Flipping through old photo albums is a fearsome task. We used to look better. The forces of gravity and time didn’t seem so obvious.
The post office isn’t immune from these effects either, but it is still eye-opening to see how direct mail has aged with some elegance.
I took a moment to compare 2016 USPS results against 2006. If you are a USPS employee, a printer, or a person who lives by the mailbox, read on. By the way, I converted these to a normal calendar year.
We all associate the USPS with letter mail: invoices, statements, and personal mail. This past year, the USPS delivered 62 billion First Class letters. Ten years ago– 98 billion letters…a 37% drop in personal mail.
On the other hand, direct mail only dropped 23 billion pieces, or 22%.
But here is where direct marketers have managed to carve out a path to serve some 150 million homes and businesses with advertising every day.
Direct mailers have managed to make a respectable living with the USPS by slimming down. While the rest of the world has acknowledged that our bodies are bigger than in the past, direct mail has successfully dropped a few sizes.
To wit: in 2006, the average piece of direct mail weighed 1.86 ounces. By last year, that had slipped 15% to 1.55 ounces.
This may not seem like a big deal, but it reveals a lot about the reading public. Direct mail designers have essentially cut down on paper and ink.
Envelopes are smaller, and contain fewer pieces. In fact, Flats, which are larger than 6-1/8″ by 11-1/2″, dropped a staggering 51% in the last 10 years, down from 13 billion pieces to 6.3 billion.
The landfill protesters and tree huggers have to be thrilled. But despite their glee, most direct mail is entirely recyclable, and much of it is made from post consumer waste paper anyway.
The rapid weight loss has provided a financial dividend for the USPS. In 2006, the revenue per ounce was $0.107. Ten years later it is $0.139, which is 12 points better than the rate of inflation.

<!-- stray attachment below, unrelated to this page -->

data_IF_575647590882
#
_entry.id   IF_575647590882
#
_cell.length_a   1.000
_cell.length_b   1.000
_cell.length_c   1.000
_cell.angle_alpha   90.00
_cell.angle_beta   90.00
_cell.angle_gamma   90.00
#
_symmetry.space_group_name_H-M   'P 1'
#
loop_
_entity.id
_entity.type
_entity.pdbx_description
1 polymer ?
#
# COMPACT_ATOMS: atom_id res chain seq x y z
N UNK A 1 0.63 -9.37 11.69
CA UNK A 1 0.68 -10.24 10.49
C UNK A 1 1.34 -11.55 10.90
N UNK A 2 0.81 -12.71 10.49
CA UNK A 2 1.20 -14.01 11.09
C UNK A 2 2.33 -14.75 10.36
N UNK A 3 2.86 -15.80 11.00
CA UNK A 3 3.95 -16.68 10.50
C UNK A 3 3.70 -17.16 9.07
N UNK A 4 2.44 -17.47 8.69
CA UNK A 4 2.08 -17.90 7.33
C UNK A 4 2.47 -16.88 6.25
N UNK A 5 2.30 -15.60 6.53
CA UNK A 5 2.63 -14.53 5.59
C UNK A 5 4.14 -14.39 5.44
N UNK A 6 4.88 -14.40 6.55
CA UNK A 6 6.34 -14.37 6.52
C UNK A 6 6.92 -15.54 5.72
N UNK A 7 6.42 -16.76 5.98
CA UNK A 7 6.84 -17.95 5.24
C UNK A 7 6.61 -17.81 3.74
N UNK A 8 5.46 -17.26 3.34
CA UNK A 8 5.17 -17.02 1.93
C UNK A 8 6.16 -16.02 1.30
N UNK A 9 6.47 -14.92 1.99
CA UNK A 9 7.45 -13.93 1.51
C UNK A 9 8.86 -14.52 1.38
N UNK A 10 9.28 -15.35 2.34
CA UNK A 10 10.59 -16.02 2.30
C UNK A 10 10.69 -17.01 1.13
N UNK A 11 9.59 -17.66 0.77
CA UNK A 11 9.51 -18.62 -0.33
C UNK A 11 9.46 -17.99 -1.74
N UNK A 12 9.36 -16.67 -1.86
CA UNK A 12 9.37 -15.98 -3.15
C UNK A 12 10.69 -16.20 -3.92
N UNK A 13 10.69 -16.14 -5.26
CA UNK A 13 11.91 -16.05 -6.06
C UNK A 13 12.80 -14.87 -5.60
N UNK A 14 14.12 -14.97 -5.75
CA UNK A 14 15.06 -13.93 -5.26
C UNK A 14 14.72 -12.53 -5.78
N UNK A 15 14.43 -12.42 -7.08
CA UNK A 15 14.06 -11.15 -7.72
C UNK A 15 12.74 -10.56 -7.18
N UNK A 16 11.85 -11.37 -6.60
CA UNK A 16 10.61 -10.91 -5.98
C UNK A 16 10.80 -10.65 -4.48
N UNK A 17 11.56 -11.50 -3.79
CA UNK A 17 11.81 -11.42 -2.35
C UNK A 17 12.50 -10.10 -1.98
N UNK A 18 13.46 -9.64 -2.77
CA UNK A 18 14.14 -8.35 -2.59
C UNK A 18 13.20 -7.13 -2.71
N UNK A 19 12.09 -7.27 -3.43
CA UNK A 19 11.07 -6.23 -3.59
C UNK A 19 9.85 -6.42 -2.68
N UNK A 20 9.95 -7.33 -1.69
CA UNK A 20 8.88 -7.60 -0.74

The irony of the slimmed-down direct mail piece is that the USPS charges the same postage for a 1-ounce letter as it does for 3-1/2 ounces. This would be the same as your favorite airline designing all the seats for a 300-pound row mate. You know that is not the case, but the USPS is much more generous.
Given that allowance, it would make sense for direct mail designers to plump up their product. Postage is the highest proportion of the in-mail cost, yet it is not leveraged. Instead, parsimonious design has cut out the frills and treats that used to adorn productive direct mail.
My trips to the mailbox are disappointing. It’s all two-dimensional post cards.
What you don’t see anymore are great works of art that pleased and intrigued the reader.
The stuffed envelopes have been flattened. The labels and stickers are gone. The samples are gone. The origami is muted. Member cards, scrapped. The shiny foils no longer announce a prize. The extra letters and testimonials are removed. The textures are smooth and sterile. Reply envelopes? Naah….go to the website. Brochure? Website. Buck slip? Phifff–what’s a buck slip??
So direct mail has entered its age of demur elegance: slim, sleek and stylistically boring, but somehow pleasing to the agency head who doesn’t absorb sentences longer than a gnat’s breath.
An experienced designer once told me, “you will make more money by adding to a kit than you will by taking away.” What would he think today?
But let’s give the contemporary designer their kudos. They have won the war on weight, but they have lost their way on beauty and bucks.
Thanks for reading! Please share with your direct mail associates. Just like people who have rediscovered the beauty of vinyl records, there will be a time when “gangbuster” direct mail will return.
2 thoughts on “USPS: It’s Worth The Weight”
Thanks Phil, for the stats that dig a little deeper than top line USPS info. You had a long, good run, and are out of the industry now. For those of us making a living in this field, it is a constant challenge to look forward and not backward. Even your insightful statistics don’t tell part of the story. Beyond the drop in volume and weight, factor in that new equipment produces significantly more pieces per machine hour which creates oversupply (pressuring prices) and leads to ongoing headcount reductions. Was it Peter Drucker or Friedman who coined the term “creative destruction”?
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Hi Grady! If you further calculate the slimming of mailing lists by more accurate targeting, you can find the run counts even lower. I think today a marketing services supplier has to bridge many direct media to reach the consumer on their preferred channel. There are more consumers than ever, but also more fragmented by channel and offer. Now may be a good time to be a brick layer. They still use the same amount of bricks for a house. Thanks for writing!